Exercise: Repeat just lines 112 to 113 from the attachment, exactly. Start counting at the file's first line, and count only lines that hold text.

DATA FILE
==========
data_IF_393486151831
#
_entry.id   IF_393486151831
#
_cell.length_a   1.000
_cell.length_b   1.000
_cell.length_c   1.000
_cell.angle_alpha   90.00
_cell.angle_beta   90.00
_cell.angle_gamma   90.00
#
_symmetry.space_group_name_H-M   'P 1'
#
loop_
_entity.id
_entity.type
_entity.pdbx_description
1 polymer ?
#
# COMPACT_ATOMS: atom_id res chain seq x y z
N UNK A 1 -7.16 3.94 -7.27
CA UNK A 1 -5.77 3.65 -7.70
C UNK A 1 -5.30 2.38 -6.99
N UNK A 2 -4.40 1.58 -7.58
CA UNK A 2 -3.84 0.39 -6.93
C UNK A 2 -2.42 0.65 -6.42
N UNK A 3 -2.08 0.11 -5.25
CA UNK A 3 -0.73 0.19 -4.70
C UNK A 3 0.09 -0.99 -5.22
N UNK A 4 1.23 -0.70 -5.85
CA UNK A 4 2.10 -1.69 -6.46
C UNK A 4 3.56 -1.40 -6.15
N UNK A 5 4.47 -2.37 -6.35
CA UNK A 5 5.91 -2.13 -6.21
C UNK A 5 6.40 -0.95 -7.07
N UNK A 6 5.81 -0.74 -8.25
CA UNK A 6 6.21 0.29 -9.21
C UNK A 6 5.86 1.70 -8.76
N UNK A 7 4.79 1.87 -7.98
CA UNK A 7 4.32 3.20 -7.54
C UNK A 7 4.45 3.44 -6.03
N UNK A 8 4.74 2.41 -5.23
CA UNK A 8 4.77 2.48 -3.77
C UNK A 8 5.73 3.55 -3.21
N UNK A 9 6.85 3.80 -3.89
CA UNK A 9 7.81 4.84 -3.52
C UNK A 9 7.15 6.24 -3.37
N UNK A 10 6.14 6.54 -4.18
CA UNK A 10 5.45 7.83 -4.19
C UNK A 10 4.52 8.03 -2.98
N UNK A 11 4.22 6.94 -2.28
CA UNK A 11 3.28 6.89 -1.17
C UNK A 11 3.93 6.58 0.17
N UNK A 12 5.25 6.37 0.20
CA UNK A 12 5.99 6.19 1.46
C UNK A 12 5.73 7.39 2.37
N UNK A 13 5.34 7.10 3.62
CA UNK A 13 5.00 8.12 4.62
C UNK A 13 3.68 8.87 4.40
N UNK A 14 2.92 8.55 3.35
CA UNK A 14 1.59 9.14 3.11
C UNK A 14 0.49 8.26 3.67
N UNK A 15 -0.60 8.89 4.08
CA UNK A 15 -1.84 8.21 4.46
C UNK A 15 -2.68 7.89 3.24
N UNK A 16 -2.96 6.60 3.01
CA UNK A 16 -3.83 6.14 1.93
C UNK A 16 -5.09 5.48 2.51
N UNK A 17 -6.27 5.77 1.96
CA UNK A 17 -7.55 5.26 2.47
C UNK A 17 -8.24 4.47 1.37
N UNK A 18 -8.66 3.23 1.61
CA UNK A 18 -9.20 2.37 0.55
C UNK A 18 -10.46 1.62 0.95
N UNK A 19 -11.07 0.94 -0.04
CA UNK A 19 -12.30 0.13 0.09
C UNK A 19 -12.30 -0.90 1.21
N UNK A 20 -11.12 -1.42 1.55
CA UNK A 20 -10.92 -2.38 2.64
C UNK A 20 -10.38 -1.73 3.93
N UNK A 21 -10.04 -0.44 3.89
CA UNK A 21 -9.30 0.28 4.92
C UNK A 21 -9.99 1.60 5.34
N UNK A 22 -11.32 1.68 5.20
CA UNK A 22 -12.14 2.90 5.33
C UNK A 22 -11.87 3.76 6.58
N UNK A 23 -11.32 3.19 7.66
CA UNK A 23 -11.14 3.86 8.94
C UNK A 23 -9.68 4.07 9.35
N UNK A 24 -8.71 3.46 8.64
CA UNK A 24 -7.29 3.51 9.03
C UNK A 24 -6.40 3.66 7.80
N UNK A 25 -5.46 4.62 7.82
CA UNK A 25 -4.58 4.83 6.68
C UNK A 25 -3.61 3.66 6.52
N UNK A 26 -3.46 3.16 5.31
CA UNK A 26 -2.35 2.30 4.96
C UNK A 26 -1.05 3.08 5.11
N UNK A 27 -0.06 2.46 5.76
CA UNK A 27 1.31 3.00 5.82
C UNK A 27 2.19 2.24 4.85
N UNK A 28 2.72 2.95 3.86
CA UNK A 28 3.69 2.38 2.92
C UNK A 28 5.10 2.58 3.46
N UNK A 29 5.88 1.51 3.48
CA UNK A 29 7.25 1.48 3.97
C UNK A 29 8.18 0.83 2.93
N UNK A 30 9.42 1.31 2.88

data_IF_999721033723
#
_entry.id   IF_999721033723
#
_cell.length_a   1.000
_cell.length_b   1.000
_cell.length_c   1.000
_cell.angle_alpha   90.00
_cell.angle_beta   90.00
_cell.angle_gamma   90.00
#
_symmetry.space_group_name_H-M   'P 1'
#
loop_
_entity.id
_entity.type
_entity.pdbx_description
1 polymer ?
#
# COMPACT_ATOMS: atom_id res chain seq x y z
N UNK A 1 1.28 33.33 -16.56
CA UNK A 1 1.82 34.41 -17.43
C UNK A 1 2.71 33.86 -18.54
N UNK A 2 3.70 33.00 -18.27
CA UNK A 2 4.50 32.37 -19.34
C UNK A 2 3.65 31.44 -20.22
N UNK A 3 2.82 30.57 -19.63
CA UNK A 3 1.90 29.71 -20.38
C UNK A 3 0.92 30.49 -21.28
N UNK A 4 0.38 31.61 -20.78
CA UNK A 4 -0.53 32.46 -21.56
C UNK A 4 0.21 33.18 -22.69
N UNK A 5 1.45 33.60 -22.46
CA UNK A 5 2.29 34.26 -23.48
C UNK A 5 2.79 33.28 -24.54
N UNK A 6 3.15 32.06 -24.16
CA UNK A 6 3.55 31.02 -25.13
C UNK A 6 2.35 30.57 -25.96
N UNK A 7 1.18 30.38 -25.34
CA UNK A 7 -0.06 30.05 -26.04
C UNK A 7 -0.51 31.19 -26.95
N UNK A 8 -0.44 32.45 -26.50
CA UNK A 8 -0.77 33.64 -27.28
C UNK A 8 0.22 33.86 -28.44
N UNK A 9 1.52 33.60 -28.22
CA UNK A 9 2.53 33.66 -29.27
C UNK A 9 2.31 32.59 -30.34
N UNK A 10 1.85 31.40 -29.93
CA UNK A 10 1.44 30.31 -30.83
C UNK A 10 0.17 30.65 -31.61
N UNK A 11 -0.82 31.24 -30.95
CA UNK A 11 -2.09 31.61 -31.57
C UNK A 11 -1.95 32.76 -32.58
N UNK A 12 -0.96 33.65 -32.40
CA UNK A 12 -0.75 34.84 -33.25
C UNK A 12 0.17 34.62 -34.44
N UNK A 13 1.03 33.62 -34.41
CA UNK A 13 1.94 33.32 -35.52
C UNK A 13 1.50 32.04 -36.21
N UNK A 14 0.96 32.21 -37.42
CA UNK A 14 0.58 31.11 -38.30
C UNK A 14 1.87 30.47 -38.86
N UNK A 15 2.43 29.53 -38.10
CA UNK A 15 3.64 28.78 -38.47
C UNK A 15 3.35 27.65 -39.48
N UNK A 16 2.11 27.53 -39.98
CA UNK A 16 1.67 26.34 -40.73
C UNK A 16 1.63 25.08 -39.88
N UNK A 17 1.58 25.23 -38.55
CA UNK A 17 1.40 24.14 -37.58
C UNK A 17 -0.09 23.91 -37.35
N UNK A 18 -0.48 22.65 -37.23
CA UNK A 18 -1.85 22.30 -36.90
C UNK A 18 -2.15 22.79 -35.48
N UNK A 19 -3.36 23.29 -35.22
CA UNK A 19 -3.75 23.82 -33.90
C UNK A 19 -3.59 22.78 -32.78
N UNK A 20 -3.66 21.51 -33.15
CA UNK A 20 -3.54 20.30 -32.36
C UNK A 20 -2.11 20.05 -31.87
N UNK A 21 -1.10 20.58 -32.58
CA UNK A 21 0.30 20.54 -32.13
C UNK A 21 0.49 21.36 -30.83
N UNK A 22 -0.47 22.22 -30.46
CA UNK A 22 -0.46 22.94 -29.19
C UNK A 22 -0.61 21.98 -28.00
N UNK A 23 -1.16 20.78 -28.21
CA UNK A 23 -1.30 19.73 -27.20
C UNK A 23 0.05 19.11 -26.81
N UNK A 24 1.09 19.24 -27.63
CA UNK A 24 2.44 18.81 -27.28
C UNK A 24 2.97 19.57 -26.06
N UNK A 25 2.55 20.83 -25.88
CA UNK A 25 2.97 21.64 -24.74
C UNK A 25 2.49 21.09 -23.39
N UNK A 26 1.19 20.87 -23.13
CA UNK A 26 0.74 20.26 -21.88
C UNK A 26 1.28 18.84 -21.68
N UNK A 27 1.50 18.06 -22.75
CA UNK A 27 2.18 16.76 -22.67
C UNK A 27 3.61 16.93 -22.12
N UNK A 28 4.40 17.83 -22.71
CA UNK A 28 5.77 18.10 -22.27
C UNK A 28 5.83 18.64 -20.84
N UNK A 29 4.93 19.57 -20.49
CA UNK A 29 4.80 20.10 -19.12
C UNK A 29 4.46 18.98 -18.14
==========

#
_cell.length_a   1.000